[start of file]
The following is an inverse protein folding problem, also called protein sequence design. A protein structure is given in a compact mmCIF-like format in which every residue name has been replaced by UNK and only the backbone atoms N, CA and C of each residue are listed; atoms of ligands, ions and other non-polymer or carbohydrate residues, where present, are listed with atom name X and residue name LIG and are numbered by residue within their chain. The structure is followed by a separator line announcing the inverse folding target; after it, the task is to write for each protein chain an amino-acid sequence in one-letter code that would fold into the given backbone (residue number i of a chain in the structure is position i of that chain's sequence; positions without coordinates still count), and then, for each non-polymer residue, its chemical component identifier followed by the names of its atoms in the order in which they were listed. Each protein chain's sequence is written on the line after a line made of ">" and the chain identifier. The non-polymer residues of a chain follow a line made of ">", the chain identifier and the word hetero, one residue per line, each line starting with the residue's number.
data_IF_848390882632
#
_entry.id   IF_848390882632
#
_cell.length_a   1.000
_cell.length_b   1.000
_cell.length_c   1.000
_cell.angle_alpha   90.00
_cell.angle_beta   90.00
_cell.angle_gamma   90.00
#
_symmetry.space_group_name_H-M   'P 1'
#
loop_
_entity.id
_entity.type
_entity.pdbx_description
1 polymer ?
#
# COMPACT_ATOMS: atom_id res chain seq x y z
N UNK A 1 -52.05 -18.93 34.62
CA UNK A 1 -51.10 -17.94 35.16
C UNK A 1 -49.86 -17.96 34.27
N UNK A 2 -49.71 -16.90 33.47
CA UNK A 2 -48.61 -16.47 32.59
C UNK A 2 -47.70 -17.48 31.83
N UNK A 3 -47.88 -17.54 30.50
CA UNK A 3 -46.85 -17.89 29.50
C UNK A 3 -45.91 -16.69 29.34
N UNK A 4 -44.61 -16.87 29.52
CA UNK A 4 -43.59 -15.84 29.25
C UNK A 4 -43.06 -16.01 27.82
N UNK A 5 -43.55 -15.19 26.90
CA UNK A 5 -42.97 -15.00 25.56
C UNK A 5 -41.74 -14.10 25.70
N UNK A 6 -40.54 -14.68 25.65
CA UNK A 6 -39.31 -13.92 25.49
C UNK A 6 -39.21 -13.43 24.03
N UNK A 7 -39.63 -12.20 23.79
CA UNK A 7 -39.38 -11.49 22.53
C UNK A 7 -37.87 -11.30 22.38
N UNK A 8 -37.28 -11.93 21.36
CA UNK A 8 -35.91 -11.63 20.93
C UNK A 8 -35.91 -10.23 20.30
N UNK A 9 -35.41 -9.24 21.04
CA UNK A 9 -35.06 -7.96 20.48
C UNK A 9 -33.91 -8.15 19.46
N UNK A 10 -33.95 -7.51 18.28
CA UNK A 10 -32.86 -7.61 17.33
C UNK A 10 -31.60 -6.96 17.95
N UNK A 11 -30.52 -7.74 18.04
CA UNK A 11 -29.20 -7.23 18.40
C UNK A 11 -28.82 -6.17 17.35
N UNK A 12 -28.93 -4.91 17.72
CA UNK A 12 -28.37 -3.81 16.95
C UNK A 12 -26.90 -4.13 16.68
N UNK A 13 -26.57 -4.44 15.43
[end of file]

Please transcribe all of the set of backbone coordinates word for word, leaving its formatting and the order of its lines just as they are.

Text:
The following is an inverse protein folding problem, also called protein sequence design. A protein structure is given in a compact mmCIF-like format in which every residue name has been replaced by UNK and only the backbone atoms N, CA and C of each residue are listed; atoms of ligands, ions and other non-polymer or carbohydrate residues, where present, are listed with atom name X and residue name LIG and are numbered by residue within their chain. The structure is followed by a separator line announcing the inverse folding target; after it, the task is to write for each protein chain an amino-acid sequence in one-letter code that would fold into the given backbone (residue number i of a chain in the structure is position i of that chain's sequence; positions without coordinates still count), and then, for each non-polymer residue, its chemical component identifier followed by the names of its atoms in the order in which they were listed. Each protein chain's sequence is written on the line after a line made of ">" and the chain identifier. The non-polymer residues of a chain follow a line made of ">", the chain identifier and the word hetero, one residue per line, each line starting with the residue's number.
data_IF_848390882632
#
_entry.id   IF_848390882632
#
_cell.length_a   1.000
_cell.length_b   1.000
_cell.length_c   1.000
_cell.angle_alpha   90.00
_cell.angle_beta   90.00
_cell.angle_gamma   90.00
#
_symmetry.space_group_name_H-M   'P 1'
#
loop_
_entity.id
_entity.type
_entity.pdbx_description
1 polymer ?
#
# COMPACT_ATOMS: atom_id res chain seq x y z
N UNK A 1 -52.05 -18.93 34.62
CA UNK A 1 -51.10 -17.94 35.16
C UNK A 1 -49.86 -17.96 34.27
N UNK A 2 -49.71 -16.90 33.47
CA UNK A 2 -48.61 -16.47 32.59
C UNK A 2 -47.70 -17.48 31.83
N UNK A 3 -47.88 -17.54 30.50
CA UNK A 3 -46.85 -17.89 29.50
C UNK A 3 -45.91 -16.69 29.34
N UNK A 4 -44.61 -16.87 29.52
CA UNK A 4 -43.59 -15.84 29.25
C UNK A 4 -43.06 -16.01 27.82
N UNK A 5 -43.55 -15.19 26.90
CA UNK A 5 -42.97 -15.00 25.56
C UNK A 5 -41.74 -14.10 25.70
N UNK A 6 -40.54 -14.68 25.65
CA UNK A 6 -39.31 -13.92 25.49
C UNK A 6 -39.21 -13.43 24.03
N UNK A 7 -39.63 -12.20 23.79
CA UNK A 7 -39.38 -11.49 22.53
C UNK A 7 -37.87 -11.30 22.38
N UNK A 8 -37.28 -11.93 21.36
CA UNK A 8 -35.91 -11.63 20.93
C UNK A 8 -35.91 -10.23 20.30
N UNK A 9 -35.41 -9.24 21.04
CA UNK A 9 -35.06 -7.96 20.48
C UNK A 9 -33.91 -8.15 19.46
N UNK A 10 -33.95 -7.51 18.28
CA UNK A 10 -32.86 -7.61 17.33
C UNK A 10 -31.60 -6.96 17.95
N UNK A 11 -30.52 -7.74 18.04
CA UNK A 11 -29.20 -7.23 18.40
C UNK A 11 -28.82 -6.17 17.35
N UNK A 12 -28.93 -4.91 17.72
CA UNK A 12 -28.37 -3.81 16.95
C UNK A 12 -26.90 -4.13 16.68
N UNK A 13 -26.57 -4.44 15.43